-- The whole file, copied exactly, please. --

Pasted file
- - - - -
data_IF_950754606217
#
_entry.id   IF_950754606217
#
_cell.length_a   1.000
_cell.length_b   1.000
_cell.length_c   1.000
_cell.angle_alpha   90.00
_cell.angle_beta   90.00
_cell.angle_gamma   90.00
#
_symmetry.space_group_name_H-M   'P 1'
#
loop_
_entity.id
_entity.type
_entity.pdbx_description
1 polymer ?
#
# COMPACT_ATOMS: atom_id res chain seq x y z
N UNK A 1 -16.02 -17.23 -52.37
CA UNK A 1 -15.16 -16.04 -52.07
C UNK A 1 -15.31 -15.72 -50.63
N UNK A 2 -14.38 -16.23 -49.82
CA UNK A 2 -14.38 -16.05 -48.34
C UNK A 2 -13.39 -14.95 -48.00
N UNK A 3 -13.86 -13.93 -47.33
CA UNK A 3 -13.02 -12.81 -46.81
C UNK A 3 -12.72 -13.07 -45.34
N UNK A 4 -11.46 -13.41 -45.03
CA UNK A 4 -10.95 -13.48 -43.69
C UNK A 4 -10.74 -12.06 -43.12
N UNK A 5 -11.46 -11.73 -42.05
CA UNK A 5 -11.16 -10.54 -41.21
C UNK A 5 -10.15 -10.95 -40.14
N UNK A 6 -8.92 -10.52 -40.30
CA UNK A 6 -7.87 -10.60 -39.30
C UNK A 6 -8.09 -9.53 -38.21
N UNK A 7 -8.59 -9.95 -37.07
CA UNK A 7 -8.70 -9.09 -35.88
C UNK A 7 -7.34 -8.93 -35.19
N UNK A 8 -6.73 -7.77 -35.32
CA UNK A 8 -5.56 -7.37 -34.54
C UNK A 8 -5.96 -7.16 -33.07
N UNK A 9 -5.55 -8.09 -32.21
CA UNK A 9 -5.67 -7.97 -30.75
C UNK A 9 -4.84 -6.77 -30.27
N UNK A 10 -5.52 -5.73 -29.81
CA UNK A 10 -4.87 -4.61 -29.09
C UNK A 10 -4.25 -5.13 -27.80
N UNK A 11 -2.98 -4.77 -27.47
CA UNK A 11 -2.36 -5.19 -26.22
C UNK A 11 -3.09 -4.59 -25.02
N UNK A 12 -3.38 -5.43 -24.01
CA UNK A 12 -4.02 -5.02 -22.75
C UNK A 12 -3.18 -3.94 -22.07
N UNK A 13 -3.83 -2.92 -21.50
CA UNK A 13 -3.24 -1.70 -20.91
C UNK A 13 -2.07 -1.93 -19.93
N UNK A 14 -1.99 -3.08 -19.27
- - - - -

data_IF_950754606217
#
_entry.id   IF_950754606217
#
_cell.length_a   1.000
_cell.length_b   1.000
_cell.length_c   1.000
_cell.angle_alpha   90.00
_cell.angle_beta   90.00
_cell.angle_gamma   90.00
#
_symmetry.space_group_name_H-M   'P 1'
#
loop_
_entity.id
_entity.type
_entity.pdbx_description
1 polymer ?
#
# COMPACT_ATOMS: atom_id res chain seq x y z
N UNK A 1 -16.02 -17.23 -52.37
CA UNK A 1 -15.16 -16.04 -52.07
C UNK A 1 -15.31 -15.72 -50.63
N UNK A 2 -14.38 -16.23 -49.82
CA UNK A 2 -14.38 -16.05 -48.34
C UNK A 2 -13.39 -14.95 -48.00
N UNK A 3 -13.86 -13.93 -47.33
CA UNK A 3 -13.02 -12.81 -46.81
C UNK A 3 -12.72 -13.07 -45.34
N UNK A 4 -11.46 -13.41 -45.03
CA UNK A 4 -10.95 -13.48 -43.69
C UNK A 4 -10.74 -12.06 -43.12
N UNK A 5 -11.46 -11.73 -42.05
CA UNK A 5 -11.16 -10.54 -41.21
C UNK A 5 -10.15 -10.95 -40.14
N UNK A 6 -8.92 -10.52 -40.30
CA UNK A 6 -7.87 -10.60 -39.30
C UNK A 6 -8.09 -9.53 -38.21
N UNK A 7 -8.59 -9.95 -37.07
CA UNK A 7 -8.70 -9.09 -35.88
C UNK A 7 -7.34 -8.93 -35.19
N UNK A 8 -6.73 -7.77 -35.32
CA UNK A 8 -5.56 -7.37 -34.54
C UNK A 8 -5.96 -7.16 -33.07
N UNK A 9 -5.55 -8.09 -32.21
CA UNK A 9 -5.67 -7.97 -30.75
C UNK A 9 -4.84 -6.77 -30.27
N UNK A 10 -5.52 -5.73 -29.81
CA UNK A 10 -4.87 -4.61 -29.09
C UNK A 10 -4.25 -5.13 -27.80
N UNK A 11 -2.98 -4.77 -27.47
CA UNK A 11 -2.36 -5.19 -26.22
C UNK A 11 -3.09 -4.59 -25.02
N UNK A 12 -3.38 -5.43 -24.01
CA UNK A 12 -4.02 -5.02 -22.75
C UNK A 12 -3.18 -3.94 -22.07
N UNK A 13 -3.83 -2.92 -21.50
CA UNK A 13 -3.24 -1.70 -20.91
C UNK A 13 -2.07 -1.93 -19.93
N UNK A 14 -1.99 -3.08 -19.27